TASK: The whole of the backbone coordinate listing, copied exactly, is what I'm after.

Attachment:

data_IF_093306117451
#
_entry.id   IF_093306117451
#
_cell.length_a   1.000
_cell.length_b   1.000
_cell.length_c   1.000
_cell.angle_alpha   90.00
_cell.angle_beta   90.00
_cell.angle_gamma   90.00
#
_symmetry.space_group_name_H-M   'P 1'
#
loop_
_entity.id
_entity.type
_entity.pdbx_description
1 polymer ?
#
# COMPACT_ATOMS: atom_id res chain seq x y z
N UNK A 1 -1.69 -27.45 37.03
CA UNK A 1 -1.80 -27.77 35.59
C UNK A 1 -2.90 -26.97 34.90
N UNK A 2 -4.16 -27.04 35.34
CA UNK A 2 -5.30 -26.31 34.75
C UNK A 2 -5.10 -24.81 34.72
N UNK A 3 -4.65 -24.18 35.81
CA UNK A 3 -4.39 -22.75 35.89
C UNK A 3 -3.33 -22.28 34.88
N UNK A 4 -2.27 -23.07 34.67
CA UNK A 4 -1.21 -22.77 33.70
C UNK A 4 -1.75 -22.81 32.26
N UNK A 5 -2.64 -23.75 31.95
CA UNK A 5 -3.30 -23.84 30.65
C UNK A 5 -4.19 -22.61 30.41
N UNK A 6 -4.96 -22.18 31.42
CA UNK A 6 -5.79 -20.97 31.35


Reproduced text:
data_IF_093306117451
#
_entry.id   IF_093306117451
#
_cell.length_a   1.000
_cell.length_b   1.000
_cell.length_c   1.000
_cell.angle_alpha   90.00
_cell.angle_beta   90.00
_cell.angle_gamma   90.00
#
_symmetry.space_group_name_H-M   'P 1'
#
loop_
_entity.id
_entity.type
_entity.pdbx_description
1 polymer ?
#
# COMPACT_ATOMS: atom_id res chain seq x y z
N UNK A 1 -1.69 -27.45 37.03
CA UNK A 1 -1.80 -27.77 35.59
C UNK A 1 -2.90 -26.97 34.90
N UNK A 2 -4.16 -27.04 35.34
CA UNK A 2 -5.30 -26.31 34.75
C UNK A 2 -5.10 -24.81 34.72
N UNK A 3 -4.65 -24.18 35.81
CA UNK A 3 -4.39 -22.75 35.89
C UNK A 3 -3.33 -22.28 34.88
N UNK A 4 -2.27 -23.07 34.67
CA UNK A 4 -1.21 -22.77 33.70
C UNK A 4 -1.75 -22.81 32.26
N UNK A 5 -2.64 -23.75 31.95
CA UNK A 5 -3.30 -23.84 30.65
C UNK A 5 -4.19 -22.61 30.41
N UNK A 6 -4.96 -22.18 31.42
CA UNK A 6 -5.79 -20.97 31.35